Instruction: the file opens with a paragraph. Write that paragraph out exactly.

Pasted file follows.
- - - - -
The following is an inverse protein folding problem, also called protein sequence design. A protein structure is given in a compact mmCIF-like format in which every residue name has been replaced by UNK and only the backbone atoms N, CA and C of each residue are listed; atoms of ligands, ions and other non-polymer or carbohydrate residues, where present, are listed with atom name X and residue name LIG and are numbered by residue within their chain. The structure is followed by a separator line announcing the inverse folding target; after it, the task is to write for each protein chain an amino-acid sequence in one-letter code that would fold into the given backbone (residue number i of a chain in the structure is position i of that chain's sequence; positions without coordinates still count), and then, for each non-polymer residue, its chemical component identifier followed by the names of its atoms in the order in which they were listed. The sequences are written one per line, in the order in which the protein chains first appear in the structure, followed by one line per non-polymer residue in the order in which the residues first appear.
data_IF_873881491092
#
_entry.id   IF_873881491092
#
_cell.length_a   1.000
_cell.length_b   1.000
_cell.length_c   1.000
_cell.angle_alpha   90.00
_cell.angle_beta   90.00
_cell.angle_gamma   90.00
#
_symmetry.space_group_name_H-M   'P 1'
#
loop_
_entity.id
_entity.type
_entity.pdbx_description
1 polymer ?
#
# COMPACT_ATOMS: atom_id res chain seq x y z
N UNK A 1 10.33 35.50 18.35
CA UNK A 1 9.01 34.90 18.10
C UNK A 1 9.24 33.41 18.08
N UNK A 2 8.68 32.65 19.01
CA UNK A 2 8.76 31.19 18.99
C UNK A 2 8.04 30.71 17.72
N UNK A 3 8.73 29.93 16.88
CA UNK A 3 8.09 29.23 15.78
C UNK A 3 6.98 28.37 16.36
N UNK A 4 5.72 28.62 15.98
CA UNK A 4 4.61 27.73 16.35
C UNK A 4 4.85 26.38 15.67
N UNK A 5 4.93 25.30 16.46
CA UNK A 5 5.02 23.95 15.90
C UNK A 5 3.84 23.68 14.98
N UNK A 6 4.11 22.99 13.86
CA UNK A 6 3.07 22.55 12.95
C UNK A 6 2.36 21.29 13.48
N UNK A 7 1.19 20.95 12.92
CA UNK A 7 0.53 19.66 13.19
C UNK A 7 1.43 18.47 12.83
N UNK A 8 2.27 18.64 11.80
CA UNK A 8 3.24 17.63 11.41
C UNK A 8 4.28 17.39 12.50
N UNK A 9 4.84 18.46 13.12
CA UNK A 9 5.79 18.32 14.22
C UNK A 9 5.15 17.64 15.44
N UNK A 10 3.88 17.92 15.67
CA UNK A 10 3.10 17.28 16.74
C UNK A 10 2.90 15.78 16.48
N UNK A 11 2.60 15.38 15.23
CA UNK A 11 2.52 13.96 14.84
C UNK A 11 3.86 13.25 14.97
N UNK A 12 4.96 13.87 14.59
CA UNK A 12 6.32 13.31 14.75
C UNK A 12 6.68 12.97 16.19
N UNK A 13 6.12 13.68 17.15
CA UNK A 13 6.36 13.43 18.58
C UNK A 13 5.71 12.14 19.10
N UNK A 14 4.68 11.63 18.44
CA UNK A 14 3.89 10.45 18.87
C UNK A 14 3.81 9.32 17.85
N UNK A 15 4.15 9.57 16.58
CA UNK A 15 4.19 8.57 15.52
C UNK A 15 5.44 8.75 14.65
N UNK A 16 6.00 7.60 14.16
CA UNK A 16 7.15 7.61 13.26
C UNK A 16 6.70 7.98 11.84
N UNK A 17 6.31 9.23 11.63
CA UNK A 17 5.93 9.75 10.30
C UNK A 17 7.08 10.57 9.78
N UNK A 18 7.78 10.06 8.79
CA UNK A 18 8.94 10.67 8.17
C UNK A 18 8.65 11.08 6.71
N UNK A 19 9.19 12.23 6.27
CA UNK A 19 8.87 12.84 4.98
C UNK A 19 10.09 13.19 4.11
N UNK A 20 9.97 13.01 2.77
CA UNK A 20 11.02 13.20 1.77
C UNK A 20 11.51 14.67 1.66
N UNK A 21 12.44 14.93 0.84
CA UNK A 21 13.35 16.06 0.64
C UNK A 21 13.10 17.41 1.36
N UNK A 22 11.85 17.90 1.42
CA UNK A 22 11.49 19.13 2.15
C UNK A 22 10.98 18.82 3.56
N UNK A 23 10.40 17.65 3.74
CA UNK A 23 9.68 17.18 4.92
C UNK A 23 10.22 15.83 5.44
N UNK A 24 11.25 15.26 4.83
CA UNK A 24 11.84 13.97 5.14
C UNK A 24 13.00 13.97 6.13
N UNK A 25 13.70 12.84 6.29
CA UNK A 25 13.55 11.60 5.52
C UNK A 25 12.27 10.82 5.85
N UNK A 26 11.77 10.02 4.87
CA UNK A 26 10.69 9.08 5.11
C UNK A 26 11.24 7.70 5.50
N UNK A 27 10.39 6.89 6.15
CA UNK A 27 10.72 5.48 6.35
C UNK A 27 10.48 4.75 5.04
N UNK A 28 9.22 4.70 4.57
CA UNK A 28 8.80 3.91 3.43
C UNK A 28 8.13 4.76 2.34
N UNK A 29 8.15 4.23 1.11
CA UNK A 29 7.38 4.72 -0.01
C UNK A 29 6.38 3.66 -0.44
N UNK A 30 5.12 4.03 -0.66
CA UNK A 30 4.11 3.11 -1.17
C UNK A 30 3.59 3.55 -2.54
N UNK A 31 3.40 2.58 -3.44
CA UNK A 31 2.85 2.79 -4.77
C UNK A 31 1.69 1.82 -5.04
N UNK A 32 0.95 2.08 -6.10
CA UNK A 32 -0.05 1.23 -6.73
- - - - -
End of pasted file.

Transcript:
The following is an inverse protein folding problem, also called protein sequence design. A protein structure is given in a compact mmCIF-like format in which every residue name has been replaced by UNK and only the backbone atoms N, CA and C of each residue are listed; atoms of ligands, ions and other non-polymer or carbohydrate residues, where present, are listed with atom name X and residue name LIG and are numbered by residue within their chain. The structure is followed by a separator line announcing the inverse folding target; after it, the task is to write for each protein chain an amino-acid sequence in one-letter code that would fold into the given backbone (residue number i of a chain in the structure is position i of that chain's sequence; positions without coordinates still count), and then, for each non-polymer residue, its chemical component identifier followed by the names of its atoms in the order in which they were listed. The sequences are written one per line, in the order in which the protein chains first appear in the structure, followed by one line per non-polymer residue in the order in which the residues first appear.